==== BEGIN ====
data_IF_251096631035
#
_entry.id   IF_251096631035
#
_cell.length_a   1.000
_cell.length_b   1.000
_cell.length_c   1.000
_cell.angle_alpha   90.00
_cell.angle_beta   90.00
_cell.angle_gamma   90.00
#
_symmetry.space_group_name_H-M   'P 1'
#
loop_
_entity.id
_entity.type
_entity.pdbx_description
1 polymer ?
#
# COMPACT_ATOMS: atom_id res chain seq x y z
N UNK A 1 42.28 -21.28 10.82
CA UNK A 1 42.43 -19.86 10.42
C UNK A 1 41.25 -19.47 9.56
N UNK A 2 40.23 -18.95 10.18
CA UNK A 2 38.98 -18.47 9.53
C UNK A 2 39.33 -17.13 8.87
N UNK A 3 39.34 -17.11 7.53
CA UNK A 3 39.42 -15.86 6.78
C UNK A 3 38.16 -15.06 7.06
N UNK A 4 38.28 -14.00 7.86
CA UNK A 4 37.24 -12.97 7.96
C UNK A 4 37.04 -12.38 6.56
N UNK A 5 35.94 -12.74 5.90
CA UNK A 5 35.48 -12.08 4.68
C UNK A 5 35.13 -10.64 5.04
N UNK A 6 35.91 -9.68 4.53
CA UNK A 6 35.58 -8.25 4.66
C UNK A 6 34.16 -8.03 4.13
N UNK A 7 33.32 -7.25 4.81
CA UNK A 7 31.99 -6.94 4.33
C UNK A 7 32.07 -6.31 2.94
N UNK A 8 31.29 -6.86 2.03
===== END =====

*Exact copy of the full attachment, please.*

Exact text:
data_IF_251096631035
#
_entry.id   IF_251096631035
#
_cell.length_a   1.000
_cell.length_b   1.000
_cell.length_c   1.000
_cell.angle_alpha   90.00
_cell.angle_beta   90.00
_cell.angle_gamma   90.00
#
_symmetry.space_group_name_H-M   'P 1'
#
loop_
_entity.id
_entity.type
_entity.pdbx_description
1 polymer ?
#
# COMPACT_ATOMS: atom_id res chain seq x y z
N UNK A 1 42.28 -21.28 10.82
CA UNK A 1 42.43 -19.86 10.42
C UNK A 1 41.25 -19.47 9.56
N UNK A 2 40.23 -18.95 10.18
CA UNK A 2 38.98 -18.47 9.53
C UNK A 2 39.33 -17.13 8.87
N UNK A 3 39.34 -17.11 7.53
CA UNK A 3 39.42 -15.86 6.78
C UNK A 3 38.16 -15.06 7.06
N UNK A 4 38.28 -14.00 7.86
CA UNK A 4 37.24 -12.97 7.96
C UNK A 4 37.04 -12.38 6.56
N UNK A 5 35.94 -12.74 5.90
CA UNK A 5 35.48 -12.08 4.68
C UNK A 5 35.13 -10.64 5.04
N UNK A 6 35.91 -9.68 4.53
CA UNK A 6 35.58 -8.25 4.66
C UNK A 6 34.16 -8.03 4.13
N UNK A 7 33.32 -7.25 4.81
CA UNK A 7 31.99 -6.94 4.33
C UNK A 7 32.07 -6.31 2.94
N UNK A 8 31.29 -6.86 2.03